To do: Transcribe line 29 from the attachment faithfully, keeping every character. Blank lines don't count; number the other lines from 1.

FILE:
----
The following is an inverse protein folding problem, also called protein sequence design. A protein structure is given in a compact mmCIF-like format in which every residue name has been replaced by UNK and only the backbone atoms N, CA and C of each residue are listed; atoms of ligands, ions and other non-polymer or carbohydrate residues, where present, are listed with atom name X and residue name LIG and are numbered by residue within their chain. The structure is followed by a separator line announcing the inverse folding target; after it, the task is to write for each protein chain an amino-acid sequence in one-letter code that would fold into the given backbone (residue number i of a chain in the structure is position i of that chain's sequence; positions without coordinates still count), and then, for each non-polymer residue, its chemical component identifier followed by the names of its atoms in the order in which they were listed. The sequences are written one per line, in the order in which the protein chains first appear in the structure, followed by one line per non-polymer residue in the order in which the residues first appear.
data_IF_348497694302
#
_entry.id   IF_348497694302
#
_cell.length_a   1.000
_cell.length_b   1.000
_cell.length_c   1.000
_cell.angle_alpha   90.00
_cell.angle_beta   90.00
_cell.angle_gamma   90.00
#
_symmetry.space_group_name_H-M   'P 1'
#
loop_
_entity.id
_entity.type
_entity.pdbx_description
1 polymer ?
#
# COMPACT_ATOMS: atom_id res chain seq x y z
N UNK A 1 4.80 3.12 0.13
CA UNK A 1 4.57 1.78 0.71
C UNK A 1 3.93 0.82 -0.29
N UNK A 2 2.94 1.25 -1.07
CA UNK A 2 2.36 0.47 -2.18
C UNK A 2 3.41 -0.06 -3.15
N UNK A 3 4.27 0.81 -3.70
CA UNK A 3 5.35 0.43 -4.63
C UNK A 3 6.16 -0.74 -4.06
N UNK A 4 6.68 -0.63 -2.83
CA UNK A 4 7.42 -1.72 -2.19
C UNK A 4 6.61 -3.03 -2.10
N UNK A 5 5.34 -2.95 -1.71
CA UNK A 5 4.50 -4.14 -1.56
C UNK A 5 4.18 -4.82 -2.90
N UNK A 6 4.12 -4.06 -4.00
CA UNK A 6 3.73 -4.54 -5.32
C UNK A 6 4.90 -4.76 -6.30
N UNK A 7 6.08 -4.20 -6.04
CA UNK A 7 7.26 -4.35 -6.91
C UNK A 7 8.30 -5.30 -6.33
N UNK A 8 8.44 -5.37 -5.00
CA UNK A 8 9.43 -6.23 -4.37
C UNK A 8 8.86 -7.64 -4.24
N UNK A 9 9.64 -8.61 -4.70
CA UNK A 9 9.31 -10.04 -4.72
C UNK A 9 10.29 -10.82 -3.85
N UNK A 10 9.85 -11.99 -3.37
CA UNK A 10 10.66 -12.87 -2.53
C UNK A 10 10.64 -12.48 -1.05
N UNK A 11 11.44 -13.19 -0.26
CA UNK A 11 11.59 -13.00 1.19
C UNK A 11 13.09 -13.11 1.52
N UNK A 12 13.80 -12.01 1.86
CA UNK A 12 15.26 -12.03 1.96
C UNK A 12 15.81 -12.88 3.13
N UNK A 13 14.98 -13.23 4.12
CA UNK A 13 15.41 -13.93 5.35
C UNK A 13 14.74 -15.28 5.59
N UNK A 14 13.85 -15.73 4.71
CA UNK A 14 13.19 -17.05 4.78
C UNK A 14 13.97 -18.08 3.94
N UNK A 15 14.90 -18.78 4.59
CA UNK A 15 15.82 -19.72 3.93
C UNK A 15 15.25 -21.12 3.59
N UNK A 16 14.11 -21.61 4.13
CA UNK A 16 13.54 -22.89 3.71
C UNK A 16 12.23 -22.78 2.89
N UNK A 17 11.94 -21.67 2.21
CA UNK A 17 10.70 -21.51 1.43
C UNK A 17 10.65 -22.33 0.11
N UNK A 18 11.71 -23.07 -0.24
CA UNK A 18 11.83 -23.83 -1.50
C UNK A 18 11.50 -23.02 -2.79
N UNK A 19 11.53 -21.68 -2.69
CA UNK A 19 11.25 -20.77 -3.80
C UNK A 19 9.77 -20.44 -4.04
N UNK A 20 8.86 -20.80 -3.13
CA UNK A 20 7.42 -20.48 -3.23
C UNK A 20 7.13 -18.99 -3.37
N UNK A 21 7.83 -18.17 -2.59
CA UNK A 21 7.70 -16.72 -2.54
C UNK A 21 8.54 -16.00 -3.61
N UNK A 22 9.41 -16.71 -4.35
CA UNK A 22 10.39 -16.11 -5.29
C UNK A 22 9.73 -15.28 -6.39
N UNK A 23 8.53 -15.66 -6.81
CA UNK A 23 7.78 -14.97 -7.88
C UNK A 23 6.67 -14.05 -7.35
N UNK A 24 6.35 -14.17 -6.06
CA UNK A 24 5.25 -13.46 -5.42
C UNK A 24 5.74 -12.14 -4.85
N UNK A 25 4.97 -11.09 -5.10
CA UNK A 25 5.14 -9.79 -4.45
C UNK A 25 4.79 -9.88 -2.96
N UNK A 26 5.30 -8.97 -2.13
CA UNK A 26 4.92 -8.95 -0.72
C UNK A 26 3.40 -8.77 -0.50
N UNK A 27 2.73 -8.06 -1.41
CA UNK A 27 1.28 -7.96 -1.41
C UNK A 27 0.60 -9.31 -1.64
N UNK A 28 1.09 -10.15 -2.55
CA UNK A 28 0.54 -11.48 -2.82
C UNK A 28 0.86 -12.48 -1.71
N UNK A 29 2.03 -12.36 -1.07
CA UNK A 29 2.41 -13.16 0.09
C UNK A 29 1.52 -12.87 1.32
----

CA UNK A 3 5.35 0.43 -4.63